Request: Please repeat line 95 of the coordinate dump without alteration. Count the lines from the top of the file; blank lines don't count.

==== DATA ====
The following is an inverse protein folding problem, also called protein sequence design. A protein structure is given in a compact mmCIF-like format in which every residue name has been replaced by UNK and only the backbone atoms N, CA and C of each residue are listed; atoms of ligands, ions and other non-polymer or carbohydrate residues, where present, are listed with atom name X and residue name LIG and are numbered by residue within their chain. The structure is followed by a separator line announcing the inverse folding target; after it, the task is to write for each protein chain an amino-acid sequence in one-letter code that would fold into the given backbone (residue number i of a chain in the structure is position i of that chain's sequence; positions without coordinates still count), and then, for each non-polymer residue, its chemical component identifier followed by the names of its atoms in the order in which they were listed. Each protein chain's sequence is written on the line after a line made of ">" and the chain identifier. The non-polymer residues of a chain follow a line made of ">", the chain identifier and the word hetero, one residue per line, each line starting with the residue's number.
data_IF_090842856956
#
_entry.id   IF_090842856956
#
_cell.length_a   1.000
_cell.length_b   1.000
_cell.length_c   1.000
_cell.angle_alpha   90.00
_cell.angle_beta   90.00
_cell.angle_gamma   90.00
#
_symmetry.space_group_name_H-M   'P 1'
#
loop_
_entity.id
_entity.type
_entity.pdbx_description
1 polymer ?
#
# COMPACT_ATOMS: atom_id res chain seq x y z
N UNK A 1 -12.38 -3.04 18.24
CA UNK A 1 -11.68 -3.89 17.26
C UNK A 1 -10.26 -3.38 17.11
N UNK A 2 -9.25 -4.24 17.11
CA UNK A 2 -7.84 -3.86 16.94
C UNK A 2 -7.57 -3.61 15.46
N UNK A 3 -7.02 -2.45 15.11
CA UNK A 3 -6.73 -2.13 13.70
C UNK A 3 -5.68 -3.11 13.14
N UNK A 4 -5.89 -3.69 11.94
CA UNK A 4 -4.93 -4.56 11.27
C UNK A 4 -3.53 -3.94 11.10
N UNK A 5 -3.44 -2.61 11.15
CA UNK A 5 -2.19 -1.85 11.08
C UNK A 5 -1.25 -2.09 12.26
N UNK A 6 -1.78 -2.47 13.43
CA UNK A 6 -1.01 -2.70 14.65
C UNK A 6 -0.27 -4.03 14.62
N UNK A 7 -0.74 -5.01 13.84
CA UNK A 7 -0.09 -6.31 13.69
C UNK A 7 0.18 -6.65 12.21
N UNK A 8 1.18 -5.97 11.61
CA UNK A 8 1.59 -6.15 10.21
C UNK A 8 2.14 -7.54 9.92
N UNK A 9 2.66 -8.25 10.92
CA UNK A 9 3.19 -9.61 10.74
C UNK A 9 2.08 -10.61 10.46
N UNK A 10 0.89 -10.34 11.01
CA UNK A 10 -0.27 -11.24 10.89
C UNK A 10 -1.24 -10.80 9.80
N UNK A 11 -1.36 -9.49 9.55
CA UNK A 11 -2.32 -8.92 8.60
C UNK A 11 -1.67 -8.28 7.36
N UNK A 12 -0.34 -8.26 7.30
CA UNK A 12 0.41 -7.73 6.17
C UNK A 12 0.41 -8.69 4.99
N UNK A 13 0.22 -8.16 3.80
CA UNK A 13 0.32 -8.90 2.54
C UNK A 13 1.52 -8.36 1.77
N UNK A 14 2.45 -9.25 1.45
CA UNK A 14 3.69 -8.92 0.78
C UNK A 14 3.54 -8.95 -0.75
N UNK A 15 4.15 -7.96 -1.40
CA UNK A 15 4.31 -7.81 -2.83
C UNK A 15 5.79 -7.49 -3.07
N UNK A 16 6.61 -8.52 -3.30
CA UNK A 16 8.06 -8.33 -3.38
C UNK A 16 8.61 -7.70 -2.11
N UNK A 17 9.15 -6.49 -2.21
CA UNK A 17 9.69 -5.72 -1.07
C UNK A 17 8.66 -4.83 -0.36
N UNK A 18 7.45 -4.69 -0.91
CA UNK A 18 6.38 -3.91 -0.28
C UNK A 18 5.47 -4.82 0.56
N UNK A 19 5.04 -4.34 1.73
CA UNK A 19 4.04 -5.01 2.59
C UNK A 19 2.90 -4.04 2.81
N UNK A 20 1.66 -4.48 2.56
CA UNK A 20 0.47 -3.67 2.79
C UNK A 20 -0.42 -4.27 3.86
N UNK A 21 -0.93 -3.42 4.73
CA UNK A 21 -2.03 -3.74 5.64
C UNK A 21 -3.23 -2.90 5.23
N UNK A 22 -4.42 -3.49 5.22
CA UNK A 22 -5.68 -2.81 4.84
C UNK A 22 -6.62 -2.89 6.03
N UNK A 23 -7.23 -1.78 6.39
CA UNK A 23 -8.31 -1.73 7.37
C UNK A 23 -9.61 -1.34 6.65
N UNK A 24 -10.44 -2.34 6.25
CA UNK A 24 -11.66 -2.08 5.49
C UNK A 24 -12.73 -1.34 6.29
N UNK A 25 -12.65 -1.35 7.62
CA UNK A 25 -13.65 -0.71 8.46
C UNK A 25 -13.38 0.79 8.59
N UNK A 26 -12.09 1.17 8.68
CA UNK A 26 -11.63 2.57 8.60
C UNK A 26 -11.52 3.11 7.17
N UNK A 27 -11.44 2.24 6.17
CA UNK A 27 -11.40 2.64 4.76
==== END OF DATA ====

CA UNK A 25 -13.65 -0.71 8.46